Slovakia’s stunning faraway snowfields

Slovakia’s stunning faraway snowfields

Rather than just stay at home watching the Winter Olympics, strap on some skis or a board and get amongst some of Europe’s lesser known and most pristine pistes.

There is high adventure to be had in Slovakia which stretches from the blue Danube to the snow-covered Tatras. The eastern half of one-time Czechoslovakia is a mixture of Ruritanian and rustic charm in an area two-thirds the size of Tasmania.

With the Winter Olympics currently filling our TV screens, the lure must be the winter-sports that typically end in April, but the summer sees all the uplands given over to hiking and camping as well as hunting and caving.  There are also 22 spas, led by Piestany, in this Slavonic land whose diverse attractions also range from valleys to vineyard and from fishing to folklore, not to mention age-old architecture of wood, brick and stone, including 300 castles.

For the present, note the 100 modernised ski resorts with 500 lifts and 56 cables, the majority being suited to beginners and intermediate skiers. The principal areas are the High and Low Tatras, but there are slopes on other ranges that are misnamed but not misspelt.

Demanovska Dolina,JB - chairlift 3

They are the Smaller Fatras that reach 1,709m at the summit of Velky Krivan, whereas the peak of Ostredok in the Larger Fatra massif is 82 metres lower.

Both rise to the west of their near namesakes which are more accessible.

The biggest mountains skirt the Polish frontier to form the highest, yet shortest, part of the Carpathian chain that covers a total of seven countries. Only 25 kilometres  separate resorts with the most reliable snowfall.

The easternmost and quietest centre is Tatranska Lomnica, some of whose nine slopes of all grades are served by funicular, while the 2,634m summit of Lomnica is reached by a series of cable-cars. Slovakia’s highest run extends almost eight kilometers with a vertical drop of 1,300m, besides which there are 24 kilometres of track across country.

Slovakia’s highest mountain is Gerlach, rising 2,654m, to separate the Polish resort of Zakopane from southerly Stary Smokovec. This resort serves two areas that have nursery slopes and Nordic ski-runs.

To the west is a lakeside called Strbske Pleso, the highest by far of all resorts at 1,355m on the sun-kissed slopes of Solsko. It offers more than eight kilometres of moderate to difficult ski runs, reached by two ski-lifts and two fast chair-lifts plus a three-seater.

All three resorts share ski-passes (five days cost £91), and even better is that they are linked by a narrow-gauge railway coming up from picturesque Pobrad. Lying at 2,672m  some 24 kilometres southward, it is the complete gateway to all the Tatras by main line, motorway and modern airport – with flights from Luton. Nearby is historic Levoca, whose Renaissance buildings include Slovakia’s finest town hall where I once photographed a meeting of central European presidents.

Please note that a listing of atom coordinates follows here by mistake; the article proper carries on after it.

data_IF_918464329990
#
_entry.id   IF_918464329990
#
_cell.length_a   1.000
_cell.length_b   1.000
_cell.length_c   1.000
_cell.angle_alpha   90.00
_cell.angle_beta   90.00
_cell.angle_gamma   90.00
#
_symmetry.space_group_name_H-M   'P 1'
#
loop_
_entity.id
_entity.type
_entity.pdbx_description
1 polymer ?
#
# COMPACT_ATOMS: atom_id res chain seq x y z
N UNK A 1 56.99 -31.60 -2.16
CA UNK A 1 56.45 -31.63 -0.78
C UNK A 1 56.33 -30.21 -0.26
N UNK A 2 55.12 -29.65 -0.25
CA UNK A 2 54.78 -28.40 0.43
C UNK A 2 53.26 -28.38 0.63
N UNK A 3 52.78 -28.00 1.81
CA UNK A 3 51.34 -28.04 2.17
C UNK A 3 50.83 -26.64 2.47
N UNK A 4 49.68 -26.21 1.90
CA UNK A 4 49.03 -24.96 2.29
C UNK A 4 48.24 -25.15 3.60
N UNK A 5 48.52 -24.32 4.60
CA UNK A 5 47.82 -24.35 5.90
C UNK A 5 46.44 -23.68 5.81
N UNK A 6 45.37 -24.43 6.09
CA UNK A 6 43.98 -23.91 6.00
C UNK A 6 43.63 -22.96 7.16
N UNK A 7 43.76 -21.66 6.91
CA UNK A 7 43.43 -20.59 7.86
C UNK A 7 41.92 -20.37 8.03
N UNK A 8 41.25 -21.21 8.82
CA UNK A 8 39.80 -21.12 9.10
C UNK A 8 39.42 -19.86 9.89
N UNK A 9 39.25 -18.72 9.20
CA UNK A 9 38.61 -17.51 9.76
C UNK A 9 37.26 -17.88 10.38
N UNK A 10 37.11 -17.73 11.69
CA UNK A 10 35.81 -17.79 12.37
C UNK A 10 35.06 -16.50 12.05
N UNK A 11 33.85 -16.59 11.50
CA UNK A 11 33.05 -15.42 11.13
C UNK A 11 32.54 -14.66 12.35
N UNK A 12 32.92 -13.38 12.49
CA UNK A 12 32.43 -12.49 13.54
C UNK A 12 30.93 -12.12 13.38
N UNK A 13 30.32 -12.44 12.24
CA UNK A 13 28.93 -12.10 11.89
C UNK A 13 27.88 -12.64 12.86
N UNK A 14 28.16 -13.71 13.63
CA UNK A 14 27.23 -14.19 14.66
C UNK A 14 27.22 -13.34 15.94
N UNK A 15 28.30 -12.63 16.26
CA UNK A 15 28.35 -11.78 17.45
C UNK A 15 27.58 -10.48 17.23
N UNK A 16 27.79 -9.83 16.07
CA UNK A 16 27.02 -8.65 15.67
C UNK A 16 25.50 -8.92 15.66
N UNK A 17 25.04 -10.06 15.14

To the south-west loom the Low Tatras with the biggest and best of Slovak ski-centres in the Jasna area carved out of a pine-forest. The vertical drop is half the height of Chopok, which reaches 2,024m above sea-level in this landlocked country, and four resorts nestling in the Demonova dale face 39 slopes, a couple of which are illuminated.  There is off-piste besides a choice of those graded blue, red and black, and a total of 30 cable-cars, chairlifts and ski-lifts can take up 30,000 skiers per hour.

More winter-sports are available in the Smaller Fatras whose six resorts have a total of 40 ski-lifts. The most popular resort in the land is Martin that offers snowboarding as well as 12 kilometres of ski runs in all three grades. Freeriders, however, prefer Vratna because it has Slovakia’s steepest slope.

By contrast, the broad snowfields above Donavaly, which faces the Larger Fatras,encompass Europe’s second-largest skiing school for children. Lifts total 42 for almost 42 kilometres of run, mainly easy to moderate.  The nearest station is at Banska Bystrica, scene of the Slovak uprising in 1944, while the Smaller Fatras are closer to historic Zilina which is less than two hours by train from the capital, Bratislava, lying only 64 kilometres east of  Vienna along the Danube.

There are Baroque echoes of Prague in Bratislava’s smaller old town, and the classical opera-houses in both cities were designed by the same Viennese architects.  A museum occupies the former town hall which is as Gothic as the cathedral where 24 Hungarian kings were crowned.

Located at 1 Uranova is run by the Stranik family with 26 years’ experience of incoming travel, not least in winter.  Strong selling points are: Alpine ski-ing would cost  would cost three times as much; there is ample accomodation of all types; and the Slovaks’ cost of living is one-third lower than ours.

Self-catering for nine could cost the same £51 per night as a good single room, while even the Grand Hotel (established 1904) in Stary Smokovec has offers at £87. That was where I tasted Demanovka, one of Slovakia’s herbal liqueurs. Other specialities are plum-brandy and a golden-hued pils called Zlaty Bezant, meaning golden pheasant.

At the equivalent of 79p a pint (you read that right), washing down a meal of goulash and dumplings would show barely £6 on your debit card, while £4.36 would buy a pound of Slovakia’s rare cheese.



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